Time-travel, romance, ghosts. Just another day in the life of Gwen – at least it has been since Gwen discovered that the time-traveling gene that runs in her family has been unexpectedly passed down to her. Now she is being pulled into a secret and ancient society known as The Guardians, a group of men and women with ties to her family, her past, and now it seems her future. Among them is her male time-traveling counterpart, Gideon, who she might consider incredibly attractive if he wasn’t so annoyingly clever and bossy. There are twelve documented time-travelers, each represented by a gem. Gideon is the eleventh, represented by the diamond. Gwen is the twelfth, the Ruby.
Kerstin Gier’s Ruby Red was originally published in 2009 but didn’t make it to American bookshelves until 2011. Why the delay? Someone had to translate it into English from the original German. Good thing they did too or else American readers would have been deprived of an interesting story with a captivating world filled with mystery and wonder. The book is an interesting blend of science fiction, the supernatural, and (of course) the obligatory love triangle, this time featuring reluctant time-traveler Gwen, the handsome and talented Gideon and Gwen’s beautiful cousin Charlotte, the member of her family who was supposed to inherit the time-traveling gene according to the experts in the secret society.
Unfortunately for Gwen, it’s she and not her picture perfect cousin that has this special ability, which means she’s the only one who holds the key to the secret the Guardians have been searching for the last 500 years. But can Gwen trust the members of this shadowy group? That’s one of the big questions of Ruby Red. Gwen struggles not just with the shock of her new found abilities and how to control them but also with the fact that she’s no longer in control of her life, feeling more like pawn in a game that began generations before she was even born.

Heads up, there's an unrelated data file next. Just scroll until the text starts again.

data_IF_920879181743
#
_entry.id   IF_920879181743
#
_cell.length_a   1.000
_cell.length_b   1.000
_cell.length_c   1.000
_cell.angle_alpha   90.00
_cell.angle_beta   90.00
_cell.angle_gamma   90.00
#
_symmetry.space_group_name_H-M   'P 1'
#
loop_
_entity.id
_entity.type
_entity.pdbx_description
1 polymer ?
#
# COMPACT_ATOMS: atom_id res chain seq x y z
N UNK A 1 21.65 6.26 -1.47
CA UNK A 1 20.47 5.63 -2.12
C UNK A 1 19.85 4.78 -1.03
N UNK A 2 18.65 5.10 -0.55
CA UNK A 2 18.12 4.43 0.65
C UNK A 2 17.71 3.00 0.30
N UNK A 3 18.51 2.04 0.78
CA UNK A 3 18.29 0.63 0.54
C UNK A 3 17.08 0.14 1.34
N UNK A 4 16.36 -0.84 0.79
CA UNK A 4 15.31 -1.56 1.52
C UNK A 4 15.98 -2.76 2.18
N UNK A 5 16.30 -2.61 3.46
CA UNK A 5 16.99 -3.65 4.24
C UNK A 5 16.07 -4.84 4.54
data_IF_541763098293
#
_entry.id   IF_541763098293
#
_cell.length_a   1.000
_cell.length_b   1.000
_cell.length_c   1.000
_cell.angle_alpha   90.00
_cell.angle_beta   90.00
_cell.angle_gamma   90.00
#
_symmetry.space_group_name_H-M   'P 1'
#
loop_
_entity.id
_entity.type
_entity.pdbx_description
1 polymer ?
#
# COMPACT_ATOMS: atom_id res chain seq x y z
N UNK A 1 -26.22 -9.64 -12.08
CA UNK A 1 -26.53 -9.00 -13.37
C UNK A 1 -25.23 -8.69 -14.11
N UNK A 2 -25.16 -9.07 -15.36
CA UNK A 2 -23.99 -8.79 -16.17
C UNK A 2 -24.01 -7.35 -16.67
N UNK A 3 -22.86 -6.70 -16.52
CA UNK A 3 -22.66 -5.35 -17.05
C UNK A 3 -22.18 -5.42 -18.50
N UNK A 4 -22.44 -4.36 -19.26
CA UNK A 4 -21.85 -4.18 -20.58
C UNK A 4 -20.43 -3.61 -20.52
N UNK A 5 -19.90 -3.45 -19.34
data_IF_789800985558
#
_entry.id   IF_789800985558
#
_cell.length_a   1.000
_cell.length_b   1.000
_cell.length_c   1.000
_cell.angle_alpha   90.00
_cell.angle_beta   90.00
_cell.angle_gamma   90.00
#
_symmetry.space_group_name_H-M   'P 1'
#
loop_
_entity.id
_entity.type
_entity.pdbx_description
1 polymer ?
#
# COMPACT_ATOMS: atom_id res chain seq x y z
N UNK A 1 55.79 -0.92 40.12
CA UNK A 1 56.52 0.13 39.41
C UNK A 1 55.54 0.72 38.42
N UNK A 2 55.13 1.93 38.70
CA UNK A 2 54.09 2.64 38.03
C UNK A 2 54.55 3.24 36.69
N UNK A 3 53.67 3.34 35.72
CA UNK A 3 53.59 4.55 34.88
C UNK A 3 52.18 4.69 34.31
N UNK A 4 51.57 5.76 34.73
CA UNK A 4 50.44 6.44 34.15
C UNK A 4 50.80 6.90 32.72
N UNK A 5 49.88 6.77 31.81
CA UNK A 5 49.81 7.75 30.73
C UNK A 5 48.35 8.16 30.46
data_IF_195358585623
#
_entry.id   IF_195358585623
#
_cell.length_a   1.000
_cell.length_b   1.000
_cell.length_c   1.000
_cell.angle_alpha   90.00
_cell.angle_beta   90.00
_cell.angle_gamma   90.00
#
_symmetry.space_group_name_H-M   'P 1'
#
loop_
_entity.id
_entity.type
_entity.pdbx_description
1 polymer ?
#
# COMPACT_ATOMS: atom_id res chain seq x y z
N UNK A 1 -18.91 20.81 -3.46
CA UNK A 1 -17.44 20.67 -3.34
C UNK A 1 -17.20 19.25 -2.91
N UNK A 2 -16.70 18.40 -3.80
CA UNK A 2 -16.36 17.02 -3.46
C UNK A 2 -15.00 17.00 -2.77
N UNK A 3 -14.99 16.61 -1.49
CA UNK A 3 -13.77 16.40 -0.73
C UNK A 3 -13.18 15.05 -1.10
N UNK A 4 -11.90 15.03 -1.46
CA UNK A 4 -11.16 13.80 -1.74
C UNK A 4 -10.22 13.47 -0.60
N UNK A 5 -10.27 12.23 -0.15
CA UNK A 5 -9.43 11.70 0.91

There’s a lot in this book to engage various types of readers. The sci-fi/fantasy elements harken back to the high points of the Harry Potter series, bringing together ancient myths, historical figures and alluding to a culture of which the rest of the world is completely unaware, while the romance will be more welcomed by enthusiasts who liked similar aspects of the Twilight and Hunger Games series.
Like most YA fiction, Ruby Red is the first book in a trilogy. While this can be seen as a positive in that it allows the story and characters to evolve over a longer stretch of time, it also may leave readers a little wanting by the end of this first volume. Instead of serving as its own stand-alone story like the first Hunger Games or Twilight books manage too, this novel is very much the first chapter of an ongoing saga, so instead of finding closure after finishing its final pages, readers will more likely be searching the library catalog for the next volume, entitled Sapphire Blue. Is this a bad thing? Not necessary. Just remember: reader be warned. If you read the first book in this time traveling trilogy, odds are that you’ll be reading the second and the third in no time at all.
Reviewed by J.J. CLP-Beechview